If we’ve learned one thing over the past decade, it’s surely that crises are ubiquitous, and no leader or organization is immune. Whether you head a top Fortune 500 or a small start-up, it is likely that you will encounter challenges that threaten your business.

My research defines a crisis as a volatile situation that invokes negative stakeholder reaction and threatens the well-being of a company. A crisis can be differentiated from a business problem in that the situation is usually critically and strategically important to the company and characterized by time pressure, ambiguity and, in many cases, negative publicity that damages an organization’ credibility and reputation.

Crises are of varying types. A simple distinction that my colleagues at the Institute for Crisis Management use is that some crises occur suddenly, with virtually no warning — such as an earthquake — and provide little time to respond. Alternatively, there are smoldering crises which start out as small and manageable problems that escalate over time, generally as a result of inattention by management — such as labor disputes or product defects. According to the institute’s annual crisis report, smoldering crises make up nearly three-quarters of all business crises.

Leadership during a crisis is of paramount importance. Often the news media will highlight particularly good or bad actions by an executive; however, what gets less attention is that leading an organization through a crisis is a team sport. Certainly you need a coach to call the shots, but just as important are players that assume key roles based on expertise, experience or ability to connect with others. An effective crisis management team works together under pressure, bringing specific skills that contribute to the overall team performance while working in a trusting and coordinated fashion.

Some companies, such as Cisco, have several types of teams organized by hierarchical level and geographic location. One of its teams, the Manufacturing Crisis Management Team, strove to keep operations moving during the global recession and created a plan for managing disruptions in the supply chain.

Unfortunately it is far more likely that we see a lack of team process in crisis handling. The recent winter storm that brought the Atlanta metropolitan area to a standstill is a revealing example. On Jan. 28, an unusual winter weather advisory was issued for the Southeast. According to officials in the region, there was sufficient ambiguity associated with the warning that they failed to make decisions that would have facilitated a smooth response to the warning. Couple the ambiguity of that warning with the limited experience of leaders in severe weather events, limited resources and a decentralized governing body, you end up with the calamity that occurred in one of the country’s most populated cities.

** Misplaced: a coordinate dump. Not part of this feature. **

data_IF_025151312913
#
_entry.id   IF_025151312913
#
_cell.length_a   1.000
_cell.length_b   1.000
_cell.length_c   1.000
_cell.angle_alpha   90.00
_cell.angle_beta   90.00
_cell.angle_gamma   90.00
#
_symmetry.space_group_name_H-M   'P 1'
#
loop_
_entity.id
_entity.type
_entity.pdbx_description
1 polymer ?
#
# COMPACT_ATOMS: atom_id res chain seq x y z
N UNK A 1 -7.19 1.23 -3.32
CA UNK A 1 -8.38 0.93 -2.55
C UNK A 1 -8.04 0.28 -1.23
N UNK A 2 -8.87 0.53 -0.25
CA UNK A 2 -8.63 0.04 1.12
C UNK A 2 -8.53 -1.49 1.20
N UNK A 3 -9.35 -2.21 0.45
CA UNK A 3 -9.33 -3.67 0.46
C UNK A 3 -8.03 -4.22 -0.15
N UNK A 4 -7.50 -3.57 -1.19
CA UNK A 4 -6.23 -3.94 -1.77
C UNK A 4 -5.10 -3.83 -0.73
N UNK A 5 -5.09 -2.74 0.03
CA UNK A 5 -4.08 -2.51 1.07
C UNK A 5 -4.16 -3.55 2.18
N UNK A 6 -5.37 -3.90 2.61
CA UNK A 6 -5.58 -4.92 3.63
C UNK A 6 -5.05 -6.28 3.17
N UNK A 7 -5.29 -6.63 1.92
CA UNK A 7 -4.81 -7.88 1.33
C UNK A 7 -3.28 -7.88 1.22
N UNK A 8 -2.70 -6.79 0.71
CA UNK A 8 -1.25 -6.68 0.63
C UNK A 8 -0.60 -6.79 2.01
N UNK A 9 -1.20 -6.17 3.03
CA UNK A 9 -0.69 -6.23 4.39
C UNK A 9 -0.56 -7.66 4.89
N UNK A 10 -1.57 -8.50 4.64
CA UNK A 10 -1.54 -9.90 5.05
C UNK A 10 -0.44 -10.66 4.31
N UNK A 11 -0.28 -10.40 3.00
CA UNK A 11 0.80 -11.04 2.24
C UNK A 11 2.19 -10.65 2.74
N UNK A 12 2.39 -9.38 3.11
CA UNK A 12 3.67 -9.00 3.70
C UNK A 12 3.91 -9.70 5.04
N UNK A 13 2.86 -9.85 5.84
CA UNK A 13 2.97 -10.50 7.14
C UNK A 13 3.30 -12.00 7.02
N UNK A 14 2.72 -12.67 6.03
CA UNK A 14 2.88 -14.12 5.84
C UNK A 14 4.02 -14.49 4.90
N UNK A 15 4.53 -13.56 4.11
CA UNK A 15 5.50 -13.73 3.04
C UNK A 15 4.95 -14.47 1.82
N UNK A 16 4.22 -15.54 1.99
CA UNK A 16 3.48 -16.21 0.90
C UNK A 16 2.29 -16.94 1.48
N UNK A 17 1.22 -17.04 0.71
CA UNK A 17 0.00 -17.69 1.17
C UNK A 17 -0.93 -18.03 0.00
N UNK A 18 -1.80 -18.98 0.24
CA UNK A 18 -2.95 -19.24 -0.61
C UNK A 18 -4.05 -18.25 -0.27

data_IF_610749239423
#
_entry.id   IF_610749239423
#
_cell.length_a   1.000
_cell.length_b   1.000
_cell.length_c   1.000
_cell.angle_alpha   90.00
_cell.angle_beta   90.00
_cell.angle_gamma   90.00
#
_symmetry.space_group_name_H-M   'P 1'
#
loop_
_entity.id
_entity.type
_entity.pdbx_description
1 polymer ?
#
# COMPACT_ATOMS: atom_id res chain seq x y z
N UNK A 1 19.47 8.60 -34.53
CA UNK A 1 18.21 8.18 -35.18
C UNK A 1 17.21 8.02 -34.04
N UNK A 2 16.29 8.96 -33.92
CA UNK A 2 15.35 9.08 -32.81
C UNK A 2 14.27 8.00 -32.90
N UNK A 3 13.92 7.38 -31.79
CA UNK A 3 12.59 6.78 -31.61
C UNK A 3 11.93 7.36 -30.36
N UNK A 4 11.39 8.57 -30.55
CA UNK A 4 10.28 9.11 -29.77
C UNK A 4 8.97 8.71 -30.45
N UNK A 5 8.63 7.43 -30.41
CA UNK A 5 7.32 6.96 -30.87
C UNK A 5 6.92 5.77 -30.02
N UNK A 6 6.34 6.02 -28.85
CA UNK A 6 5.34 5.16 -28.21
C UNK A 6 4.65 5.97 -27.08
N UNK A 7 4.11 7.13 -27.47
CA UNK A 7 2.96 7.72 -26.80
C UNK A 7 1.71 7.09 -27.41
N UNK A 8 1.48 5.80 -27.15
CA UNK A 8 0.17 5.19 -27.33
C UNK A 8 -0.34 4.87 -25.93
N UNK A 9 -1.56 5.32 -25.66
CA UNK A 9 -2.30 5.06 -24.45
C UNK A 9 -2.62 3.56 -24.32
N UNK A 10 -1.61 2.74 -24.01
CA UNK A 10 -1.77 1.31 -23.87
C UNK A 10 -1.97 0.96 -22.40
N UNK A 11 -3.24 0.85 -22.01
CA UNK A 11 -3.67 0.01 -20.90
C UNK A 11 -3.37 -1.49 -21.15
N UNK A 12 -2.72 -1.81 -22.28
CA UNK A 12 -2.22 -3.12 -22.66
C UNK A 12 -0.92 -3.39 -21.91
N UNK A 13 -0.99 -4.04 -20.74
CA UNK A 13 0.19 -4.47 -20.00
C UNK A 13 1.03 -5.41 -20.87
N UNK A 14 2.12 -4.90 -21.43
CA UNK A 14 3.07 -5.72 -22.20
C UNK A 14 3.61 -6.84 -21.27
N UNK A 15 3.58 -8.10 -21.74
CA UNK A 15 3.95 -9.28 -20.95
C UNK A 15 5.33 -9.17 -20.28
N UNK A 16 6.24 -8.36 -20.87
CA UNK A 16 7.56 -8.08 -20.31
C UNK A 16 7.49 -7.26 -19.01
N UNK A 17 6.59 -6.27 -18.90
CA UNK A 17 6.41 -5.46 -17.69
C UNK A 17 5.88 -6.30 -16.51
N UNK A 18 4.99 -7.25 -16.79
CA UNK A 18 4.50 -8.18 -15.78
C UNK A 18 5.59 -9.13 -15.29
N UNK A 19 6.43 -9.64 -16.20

Atlanta Mayor Kasim Reed reported that there was no unifying body or team that was orchestrated to handle a crisis of this magnitude. There were no standardized procedures for coordinating activity and responses across businesses, schools, transit authorities or local government service providers. So although individual leaders may have made appropriate decisions for his or her jurisdiction, the crisis required a type of collaboration, communication and trust across leaders whose responsibilities and accountabilities are interdependent.

For example, Reed moved to have Atlanta city streets pre-treated for ice hours in advance of the storm, but state officials had not adequately responded to treat heavily trafficked highways leading into and out of the city. Likewise, there was no attempt by leaders to coordinate the timing of when to release local schools and government workers. Meanwhile, individual businesses were also releasing workers simultaneously, placing additional demand on Atlanta’s infrastructure. The result was severe gridlock on unpassable roads in the midst of heavy snow and ice, creating dangerous driving conditions.

The foundation of good teamwork originates in the team’s culture. To be successful, the culture should encourage consistent and frequent communication and information sharing in order to see the impact of decisions across silos and to identify the most appropriate response.

Erika Hayes James is professor of business administration and senior associate dean for executive education at the University of Virginia Darden School of Business. She co-teaches “The Women’s Leadership Program” executive education course April 27-May 2.